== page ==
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Although there is no universally accepted definition of mentoring, the BASHH/British HIV Association (BHIVA) mentoring committee considers it to be a “personal helping relationship between a mentor and mentee/protégé that includes professional development and growth and varying degrees of support”.1 Mentoring is particularly helpful at times of change, such as when a specialist trainee becomes a consultant, taking on new roles and responsibilities. The relationship between mentor and mentee is crucial; it must be open, honest and transparent and most importantly driven by the needs of the mentee.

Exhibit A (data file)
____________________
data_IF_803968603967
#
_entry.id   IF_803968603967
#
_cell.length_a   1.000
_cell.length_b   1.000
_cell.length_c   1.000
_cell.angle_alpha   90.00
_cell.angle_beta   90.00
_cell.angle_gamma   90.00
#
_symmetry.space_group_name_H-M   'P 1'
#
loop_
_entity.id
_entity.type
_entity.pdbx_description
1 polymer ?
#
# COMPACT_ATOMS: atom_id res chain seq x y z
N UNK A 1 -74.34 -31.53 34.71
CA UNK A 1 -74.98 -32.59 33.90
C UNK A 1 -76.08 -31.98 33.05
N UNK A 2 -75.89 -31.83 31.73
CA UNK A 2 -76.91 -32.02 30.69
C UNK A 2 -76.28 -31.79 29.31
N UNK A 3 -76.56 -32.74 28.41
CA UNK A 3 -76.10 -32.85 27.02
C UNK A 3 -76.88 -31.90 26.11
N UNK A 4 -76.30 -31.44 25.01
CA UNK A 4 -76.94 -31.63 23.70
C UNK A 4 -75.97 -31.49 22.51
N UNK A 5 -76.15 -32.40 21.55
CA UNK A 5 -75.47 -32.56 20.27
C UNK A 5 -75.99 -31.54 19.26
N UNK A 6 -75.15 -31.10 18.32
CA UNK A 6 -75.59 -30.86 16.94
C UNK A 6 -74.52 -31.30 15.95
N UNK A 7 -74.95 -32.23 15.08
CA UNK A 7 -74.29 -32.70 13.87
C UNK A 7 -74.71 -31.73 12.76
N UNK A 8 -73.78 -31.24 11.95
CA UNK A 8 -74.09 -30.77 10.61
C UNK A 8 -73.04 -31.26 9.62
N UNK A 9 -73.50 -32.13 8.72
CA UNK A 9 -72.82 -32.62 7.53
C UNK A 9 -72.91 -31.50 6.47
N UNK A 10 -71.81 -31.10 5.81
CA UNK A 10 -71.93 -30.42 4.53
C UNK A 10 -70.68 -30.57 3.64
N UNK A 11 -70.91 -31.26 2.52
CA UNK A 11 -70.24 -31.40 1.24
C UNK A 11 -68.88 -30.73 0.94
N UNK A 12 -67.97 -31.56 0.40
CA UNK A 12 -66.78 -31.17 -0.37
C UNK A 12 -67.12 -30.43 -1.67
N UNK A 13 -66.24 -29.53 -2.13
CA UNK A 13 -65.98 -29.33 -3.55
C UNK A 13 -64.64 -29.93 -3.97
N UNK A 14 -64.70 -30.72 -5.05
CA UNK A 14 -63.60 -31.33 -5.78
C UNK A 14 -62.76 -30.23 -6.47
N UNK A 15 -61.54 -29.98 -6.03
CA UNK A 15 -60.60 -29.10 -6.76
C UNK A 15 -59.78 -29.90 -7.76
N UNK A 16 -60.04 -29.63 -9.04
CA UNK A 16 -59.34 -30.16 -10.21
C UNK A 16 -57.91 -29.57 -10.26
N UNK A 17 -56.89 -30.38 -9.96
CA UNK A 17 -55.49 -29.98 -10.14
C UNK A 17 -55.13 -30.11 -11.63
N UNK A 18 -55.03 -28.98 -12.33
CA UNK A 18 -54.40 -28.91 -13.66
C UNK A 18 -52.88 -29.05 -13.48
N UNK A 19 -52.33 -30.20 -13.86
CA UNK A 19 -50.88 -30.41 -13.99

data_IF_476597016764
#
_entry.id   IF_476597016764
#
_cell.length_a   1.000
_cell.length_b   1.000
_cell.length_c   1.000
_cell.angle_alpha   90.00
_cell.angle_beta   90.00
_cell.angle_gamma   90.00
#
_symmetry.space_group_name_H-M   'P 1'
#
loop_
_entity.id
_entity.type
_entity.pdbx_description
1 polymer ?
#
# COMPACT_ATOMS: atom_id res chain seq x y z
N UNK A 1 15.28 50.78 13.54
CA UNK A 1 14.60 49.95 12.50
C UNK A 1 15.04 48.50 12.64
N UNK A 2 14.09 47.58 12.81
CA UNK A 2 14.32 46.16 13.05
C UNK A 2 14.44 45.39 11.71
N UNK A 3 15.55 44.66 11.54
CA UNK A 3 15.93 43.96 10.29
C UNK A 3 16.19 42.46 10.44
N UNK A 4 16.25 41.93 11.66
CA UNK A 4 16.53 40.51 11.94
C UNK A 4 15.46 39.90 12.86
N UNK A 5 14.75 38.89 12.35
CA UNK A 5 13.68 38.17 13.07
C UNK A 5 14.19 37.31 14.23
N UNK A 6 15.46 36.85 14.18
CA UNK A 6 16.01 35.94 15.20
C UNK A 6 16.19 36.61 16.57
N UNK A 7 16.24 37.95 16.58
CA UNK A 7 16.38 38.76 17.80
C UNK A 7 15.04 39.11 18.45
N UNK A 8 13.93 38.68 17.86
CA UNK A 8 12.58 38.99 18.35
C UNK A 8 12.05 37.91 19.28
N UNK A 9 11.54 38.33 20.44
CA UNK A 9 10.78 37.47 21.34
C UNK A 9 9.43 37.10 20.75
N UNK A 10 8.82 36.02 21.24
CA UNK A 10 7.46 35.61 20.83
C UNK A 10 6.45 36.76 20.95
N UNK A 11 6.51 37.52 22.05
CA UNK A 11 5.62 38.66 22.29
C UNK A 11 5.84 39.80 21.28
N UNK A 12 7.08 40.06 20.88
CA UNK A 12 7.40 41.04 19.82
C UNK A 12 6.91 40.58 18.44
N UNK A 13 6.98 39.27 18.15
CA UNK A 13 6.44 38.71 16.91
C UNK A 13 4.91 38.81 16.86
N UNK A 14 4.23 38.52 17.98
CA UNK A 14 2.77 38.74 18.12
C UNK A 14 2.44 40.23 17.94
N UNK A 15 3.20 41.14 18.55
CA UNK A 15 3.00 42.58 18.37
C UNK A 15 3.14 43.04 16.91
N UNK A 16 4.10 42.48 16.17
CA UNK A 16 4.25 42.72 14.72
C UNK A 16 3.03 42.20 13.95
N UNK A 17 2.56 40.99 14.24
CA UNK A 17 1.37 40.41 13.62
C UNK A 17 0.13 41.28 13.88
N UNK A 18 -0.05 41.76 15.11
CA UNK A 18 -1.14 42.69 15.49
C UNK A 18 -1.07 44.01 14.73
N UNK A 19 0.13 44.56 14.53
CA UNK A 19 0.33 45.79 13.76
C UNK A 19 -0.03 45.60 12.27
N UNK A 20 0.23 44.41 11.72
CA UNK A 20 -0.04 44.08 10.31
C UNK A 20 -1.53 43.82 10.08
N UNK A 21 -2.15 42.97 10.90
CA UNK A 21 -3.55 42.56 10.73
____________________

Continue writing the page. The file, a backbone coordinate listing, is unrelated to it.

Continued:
Mentoring is a confidential process with clear ethical boundaries, completely separate from line management, appraisal or performance assessment. Typically, the mentor helps the mentee formulate specific and realistic goals, and together they explore different ways these goals could be achieved, considering which option is most suitable for the mentee at that particular time. The mentor helps, guides and supports rather than gives specific advice.
In UK medicine, mentoring was first introduced in general …
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